Guides: The 2017 GB Guide season took place during September 2016 (as applicable to fine-dining-guide). The ‘gold standard’ of Michelin Guide GB&I 2017 was eagerly anticipated with some buzz about the possibility of a new Michelin three star in GB&I. In the event, one restaurant – The Raby Hunt – was promoted to two stars. The Fat Duck regained three stars after a one year hiatus, but otherwise no other new two or three star restaurants were awarded. Click on the map below to visit google maps and Telegraph Travel’s mapping of all Michelin Stars awarded in GB&I 2017.
L’Enclume retained the lofty 10/10 in The Waitrose Good Food Guide 2017 and was joined by Restaurant Nathan Outlaw (10/10). These followed in the illustrious footsteps of Chez Nico, Restaurant Gordon Ramsay and The Fat Duck in achieving maximum marks. There were some new 5 AA Rosettes gained in the AA Restaurant Guide 2017 which included Hélène Darroze at The Connaught, Casamia Restaurant, Restaurant Story and Pollen Street Social. The new 4 AA Rosettes were; The Whitebrook, Winteringham Fields, Number One The Balmoral, Hampton Manor, Paul Ainsworth at No 6 as well as The good Food Guide Restaurant of the Year – Orwells near Henley-on-Thames. The year has seen a state of flux at The AA as Simon Numphud moved onto pastures new and his successor Peter Laigaard Jensen left after just four months in the lead role. Giovanna Grossi, a Hotel Services Group Area Manager at The AA, who was leaving after 17 years with the company was subsequently offered the opportunity to return in a newly created part-time role.
While still awaiting the January review of awards by the AA but with all three main guides for 2017 published, fine dining guide have updated the ‘Top 100’ feature that lists top restaurants in London, Scotland and Wales based on a formula applied to leading guides to give an FDG score per restaurant. There is an associated Top 25 Restaurant in Britain 2017 feature.
Opinion/News: In the modern age the typical restaurant is becoming more and more relaxed, accessible and informal – but more than this – a form of social meeting place where you happen to have something to eat. This trend is affecting every level of the industry, to the point where restaurants toward the top end are having to introduce more and more value add to the customer to keep the business running successfully. This may be the chef coming out to introduce dishes with the occasional dry ice flourish (as with Matt Worswick at Pennyhill Park) or installing courses in a botanical gin room, a larder and a cellar as part of the tasting menu journey (in plan at Stovells) or the whole journey-instead-of-a-menu set up at The Fat Duck!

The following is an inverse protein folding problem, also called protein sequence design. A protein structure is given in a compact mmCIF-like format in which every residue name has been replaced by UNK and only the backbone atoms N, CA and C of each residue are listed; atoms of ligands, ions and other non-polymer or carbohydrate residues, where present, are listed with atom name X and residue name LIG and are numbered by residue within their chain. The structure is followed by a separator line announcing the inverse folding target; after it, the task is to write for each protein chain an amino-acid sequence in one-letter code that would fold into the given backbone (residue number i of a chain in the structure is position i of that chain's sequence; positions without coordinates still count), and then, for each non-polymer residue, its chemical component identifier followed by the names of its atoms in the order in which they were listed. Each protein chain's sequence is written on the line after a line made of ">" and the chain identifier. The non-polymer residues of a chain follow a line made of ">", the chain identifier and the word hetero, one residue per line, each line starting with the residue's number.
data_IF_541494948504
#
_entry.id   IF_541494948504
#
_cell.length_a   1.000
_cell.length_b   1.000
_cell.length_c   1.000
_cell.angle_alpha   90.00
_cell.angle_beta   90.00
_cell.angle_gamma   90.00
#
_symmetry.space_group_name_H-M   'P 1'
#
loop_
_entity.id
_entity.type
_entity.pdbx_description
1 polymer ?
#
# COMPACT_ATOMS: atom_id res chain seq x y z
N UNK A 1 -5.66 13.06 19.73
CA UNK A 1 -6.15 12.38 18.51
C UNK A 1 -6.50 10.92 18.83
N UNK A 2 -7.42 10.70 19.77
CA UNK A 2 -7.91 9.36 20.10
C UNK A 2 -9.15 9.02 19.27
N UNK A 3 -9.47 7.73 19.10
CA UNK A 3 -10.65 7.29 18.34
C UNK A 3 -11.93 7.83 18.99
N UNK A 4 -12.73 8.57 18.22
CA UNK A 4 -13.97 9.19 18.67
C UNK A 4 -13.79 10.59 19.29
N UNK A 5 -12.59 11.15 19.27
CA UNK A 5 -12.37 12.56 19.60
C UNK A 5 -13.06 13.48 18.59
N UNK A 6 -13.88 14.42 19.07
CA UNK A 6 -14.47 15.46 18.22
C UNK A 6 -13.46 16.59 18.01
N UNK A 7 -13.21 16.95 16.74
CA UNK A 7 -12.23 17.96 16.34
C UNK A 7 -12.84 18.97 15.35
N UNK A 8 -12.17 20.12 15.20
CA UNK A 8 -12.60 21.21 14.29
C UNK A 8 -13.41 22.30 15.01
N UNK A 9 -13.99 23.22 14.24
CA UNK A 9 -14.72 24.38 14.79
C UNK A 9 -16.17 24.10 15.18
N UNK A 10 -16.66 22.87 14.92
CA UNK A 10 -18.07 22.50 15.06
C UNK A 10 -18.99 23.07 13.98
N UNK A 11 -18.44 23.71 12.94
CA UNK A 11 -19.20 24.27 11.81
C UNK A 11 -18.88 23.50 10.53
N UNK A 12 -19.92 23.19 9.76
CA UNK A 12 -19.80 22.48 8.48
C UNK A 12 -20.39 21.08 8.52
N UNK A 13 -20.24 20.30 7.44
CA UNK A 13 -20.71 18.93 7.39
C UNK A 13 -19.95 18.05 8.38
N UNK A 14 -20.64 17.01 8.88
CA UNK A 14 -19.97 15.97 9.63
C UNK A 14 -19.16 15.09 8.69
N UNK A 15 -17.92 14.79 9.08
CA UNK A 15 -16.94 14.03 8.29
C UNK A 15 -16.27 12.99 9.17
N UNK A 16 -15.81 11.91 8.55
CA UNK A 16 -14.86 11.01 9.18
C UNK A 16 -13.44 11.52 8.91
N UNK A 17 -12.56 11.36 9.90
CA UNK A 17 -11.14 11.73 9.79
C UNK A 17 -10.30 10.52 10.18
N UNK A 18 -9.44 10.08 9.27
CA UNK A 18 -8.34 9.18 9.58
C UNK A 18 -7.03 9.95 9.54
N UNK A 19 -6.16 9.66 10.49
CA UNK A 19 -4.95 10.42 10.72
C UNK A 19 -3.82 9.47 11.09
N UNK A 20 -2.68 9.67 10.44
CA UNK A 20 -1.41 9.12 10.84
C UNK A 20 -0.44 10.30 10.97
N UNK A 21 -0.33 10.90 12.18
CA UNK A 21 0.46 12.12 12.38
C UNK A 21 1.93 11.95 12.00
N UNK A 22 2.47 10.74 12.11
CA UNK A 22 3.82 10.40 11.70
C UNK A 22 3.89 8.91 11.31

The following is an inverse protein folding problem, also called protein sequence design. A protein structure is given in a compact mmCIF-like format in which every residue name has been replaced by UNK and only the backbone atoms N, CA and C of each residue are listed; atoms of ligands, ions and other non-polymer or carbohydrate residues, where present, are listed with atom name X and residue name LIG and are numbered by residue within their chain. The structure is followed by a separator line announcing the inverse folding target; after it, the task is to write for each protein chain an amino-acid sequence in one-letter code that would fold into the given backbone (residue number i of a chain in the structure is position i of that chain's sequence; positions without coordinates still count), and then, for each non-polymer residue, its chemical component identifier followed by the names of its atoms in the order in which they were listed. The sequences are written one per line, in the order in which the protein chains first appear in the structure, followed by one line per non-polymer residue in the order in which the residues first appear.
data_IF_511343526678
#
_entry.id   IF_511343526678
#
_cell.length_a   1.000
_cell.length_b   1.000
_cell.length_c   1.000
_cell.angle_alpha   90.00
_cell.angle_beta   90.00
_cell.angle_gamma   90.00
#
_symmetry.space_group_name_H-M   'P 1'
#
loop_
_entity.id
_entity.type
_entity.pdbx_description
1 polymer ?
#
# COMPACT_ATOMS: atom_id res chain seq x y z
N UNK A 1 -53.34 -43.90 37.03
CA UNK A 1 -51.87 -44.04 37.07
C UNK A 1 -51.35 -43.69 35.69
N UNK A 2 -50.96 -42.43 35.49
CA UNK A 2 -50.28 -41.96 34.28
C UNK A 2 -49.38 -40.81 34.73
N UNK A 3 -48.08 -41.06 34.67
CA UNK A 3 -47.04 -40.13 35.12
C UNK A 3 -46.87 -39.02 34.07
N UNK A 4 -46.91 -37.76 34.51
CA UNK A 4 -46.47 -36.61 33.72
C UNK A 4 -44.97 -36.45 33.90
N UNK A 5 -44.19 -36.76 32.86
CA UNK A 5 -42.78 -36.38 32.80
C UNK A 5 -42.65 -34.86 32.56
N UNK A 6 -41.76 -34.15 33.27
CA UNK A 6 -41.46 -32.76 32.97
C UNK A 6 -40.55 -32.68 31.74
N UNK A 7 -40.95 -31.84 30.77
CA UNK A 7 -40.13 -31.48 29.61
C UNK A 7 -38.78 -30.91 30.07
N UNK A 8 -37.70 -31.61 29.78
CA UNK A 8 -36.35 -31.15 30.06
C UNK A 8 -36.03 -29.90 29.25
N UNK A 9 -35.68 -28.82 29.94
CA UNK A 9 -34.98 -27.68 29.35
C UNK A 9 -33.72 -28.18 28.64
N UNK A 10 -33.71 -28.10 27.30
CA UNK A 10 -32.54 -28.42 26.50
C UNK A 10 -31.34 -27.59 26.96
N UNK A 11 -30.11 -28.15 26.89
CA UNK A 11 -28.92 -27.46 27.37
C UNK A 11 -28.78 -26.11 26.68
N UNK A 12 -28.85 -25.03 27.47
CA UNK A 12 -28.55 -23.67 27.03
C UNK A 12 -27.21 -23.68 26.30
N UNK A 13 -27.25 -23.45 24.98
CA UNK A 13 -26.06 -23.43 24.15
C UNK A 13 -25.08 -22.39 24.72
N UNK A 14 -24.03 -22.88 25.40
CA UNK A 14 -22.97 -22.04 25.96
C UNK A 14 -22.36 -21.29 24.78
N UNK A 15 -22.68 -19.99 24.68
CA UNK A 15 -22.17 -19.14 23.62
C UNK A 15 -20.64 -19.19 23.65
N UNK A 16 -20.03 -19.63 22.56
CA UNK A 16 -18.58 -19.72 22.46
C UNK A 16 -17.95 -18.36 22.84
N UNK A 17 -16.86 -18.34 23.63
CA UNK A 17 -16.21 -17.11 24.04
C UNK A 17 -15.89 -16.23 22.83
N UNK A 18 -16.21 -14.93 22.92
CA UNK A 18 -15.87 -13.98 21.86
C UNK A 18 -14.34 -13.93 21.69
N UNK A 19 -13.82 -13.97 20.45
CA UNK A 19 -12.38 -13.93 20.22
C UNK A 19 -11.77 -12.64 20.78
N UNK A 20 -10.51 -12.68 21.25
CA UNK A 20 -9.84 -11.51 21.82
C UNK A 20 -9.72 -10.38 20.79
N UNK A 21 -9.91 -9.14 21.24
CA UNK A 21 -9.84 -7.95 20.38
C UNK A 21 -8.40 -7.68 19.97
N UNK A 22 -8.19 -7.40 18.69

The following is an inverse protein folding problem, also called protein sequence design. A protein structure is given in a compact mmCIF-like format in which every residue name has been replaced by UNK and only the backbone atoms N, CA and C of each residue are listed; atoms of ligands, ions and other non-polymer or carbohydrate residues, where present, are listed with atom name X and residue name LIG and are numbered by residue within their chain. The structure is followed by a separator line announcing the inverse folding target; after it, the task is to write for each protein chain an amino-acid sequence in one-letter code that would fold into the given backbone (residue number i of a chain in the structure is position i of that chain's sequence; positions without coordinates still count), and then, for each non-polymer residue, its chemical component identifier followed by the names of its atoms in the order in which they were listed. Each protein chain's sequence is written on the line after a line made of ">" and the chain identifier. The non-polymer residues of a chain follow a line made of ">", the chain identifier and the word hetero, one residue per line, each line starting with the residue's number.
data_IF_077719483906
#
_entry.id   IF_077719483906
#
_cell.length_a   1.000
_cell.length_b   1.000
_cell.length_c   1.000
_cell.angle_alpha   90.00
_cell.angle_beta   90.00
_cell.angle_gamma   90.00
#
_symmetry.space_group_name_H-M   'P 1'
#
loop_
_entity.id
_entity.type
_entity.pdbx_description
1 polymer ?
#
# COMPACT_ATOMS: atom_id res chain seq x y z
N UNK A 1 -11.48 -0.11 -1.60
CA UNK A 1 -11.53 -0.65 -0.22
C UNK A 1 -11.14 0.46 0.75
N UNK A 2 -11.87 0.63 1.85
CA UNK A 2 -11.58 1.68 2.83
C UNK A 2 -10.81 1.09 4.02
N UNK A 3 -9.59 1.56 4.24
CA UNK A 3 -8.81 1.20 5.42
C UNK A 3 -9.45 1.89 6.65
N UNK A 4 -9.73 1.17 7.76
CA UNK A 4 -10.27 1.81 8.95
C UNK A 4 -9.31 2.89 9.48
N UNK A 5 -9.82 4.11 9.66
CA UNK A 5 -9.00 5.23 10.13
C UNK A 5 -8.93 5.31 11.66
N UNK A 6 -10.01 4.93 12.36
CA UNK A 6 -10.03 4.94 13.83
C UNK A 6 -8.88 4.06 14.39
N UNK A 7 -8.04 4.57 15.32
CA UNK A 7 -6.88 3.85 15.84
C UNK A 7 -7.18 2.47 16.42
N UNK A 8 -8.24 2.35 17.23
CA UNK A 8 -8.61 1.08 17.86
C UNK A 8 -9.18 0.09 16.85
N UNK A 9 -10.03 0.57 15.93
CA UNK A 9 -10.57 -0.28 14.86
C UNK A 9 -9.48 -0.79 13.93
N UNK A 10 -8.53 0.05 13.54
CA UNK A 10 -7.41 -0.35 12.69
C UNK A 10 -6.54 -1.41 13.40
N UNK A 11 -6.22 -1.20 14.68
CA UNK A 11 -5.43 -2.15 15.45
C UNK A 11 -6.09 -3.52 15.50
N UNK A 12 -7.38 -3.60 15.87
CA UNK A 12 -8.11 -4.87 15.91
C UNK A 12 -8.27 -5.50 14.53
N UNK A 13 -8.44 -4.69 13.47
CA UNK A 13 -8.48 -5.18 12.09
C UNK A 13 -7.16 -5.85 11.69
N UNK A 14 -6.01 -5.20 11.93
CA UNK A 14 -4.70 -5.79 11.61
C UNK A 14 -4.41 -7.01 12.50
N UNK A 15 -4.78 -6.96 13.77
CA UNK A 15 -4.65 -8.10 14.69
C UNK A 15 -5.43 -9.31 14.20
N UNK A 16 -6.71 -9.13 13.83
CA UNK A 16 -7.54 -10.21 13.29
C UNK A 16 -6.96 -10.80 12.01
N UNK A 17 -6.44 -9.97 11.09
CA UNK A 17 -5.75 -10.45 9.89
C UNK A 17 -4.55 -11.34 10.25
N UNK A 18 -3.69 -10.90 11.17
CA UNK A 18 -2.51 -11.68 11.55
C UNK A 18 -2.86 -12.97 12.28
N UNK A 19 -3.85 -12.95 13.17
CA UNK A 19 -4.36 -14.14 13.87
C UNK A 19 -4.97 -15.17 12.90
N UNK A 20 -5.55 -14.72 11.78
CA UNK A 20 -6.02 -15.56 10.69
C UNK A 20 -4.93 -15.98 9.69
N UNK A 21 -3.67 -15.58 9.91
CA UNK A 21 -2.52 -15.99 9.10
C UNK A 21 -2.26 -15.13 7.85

The idea of a top chef running a restaurant as a vent for his creativity in a menu-led, formal, temple of gastronomy is all but over. Indeed, good old fashioned world class food, service and hospitality all now take on different meanings. The long standing ‘service un-matched’ of The Waterside Inn was actually – from the club effect warmth of welcome to the theatrical service and hospitality – years ahead of its time in delivering a particular type of value add to the food offering. So even the perceived ‘traditional’ in this case was actually prescient of the future needs of customers’ requirements. Interviewing the iconic chef’s chef Phil Howard brought this train of thought to mind – the difference between his and Tom Aikens’ set up at the same venue is one eye opener and the difference between Elystan Street and The Square opens the other. Phil Howard’s situation is somewhat different, as his new venture is in a completely different neighbourhood to his last, bringing with it a completely different set of needs. The observation of the social meeting place (with value-add to the customer) trend remains the same.
Not sure if it was fine dining guide’s imagination but the three Gudies – Michelin, Waitrose Good Food Guide and AA Restaurant Guide – all launched to more hoopla than usual. While The Good Food Guide had a fairly low key lunch in London, they published a rumoured 100,000 copies and their press release went exceptionally hot on launch day. The AA awarded no less than four new 5 Rosette restaurants and Michelin produced a live launch event that was broadcast simultaneously over the web. Michelin teamed up with sponsors for two new awards as well as a team of sponsors for the launch event. Presumably this commercial move was initiated to protect the resources at Michelin in the digital age (during the move from print media) and thereby defend their quality, integrity and leadership position. This year at least, it appeared to work well and a strong turn out of chefs came to support the Michelin launch process. We await with interest the actions of the guides to maintain their positions in the ever more dynamic world of top end restaurants and their demanding customer bases.
Until next time Happy Eating!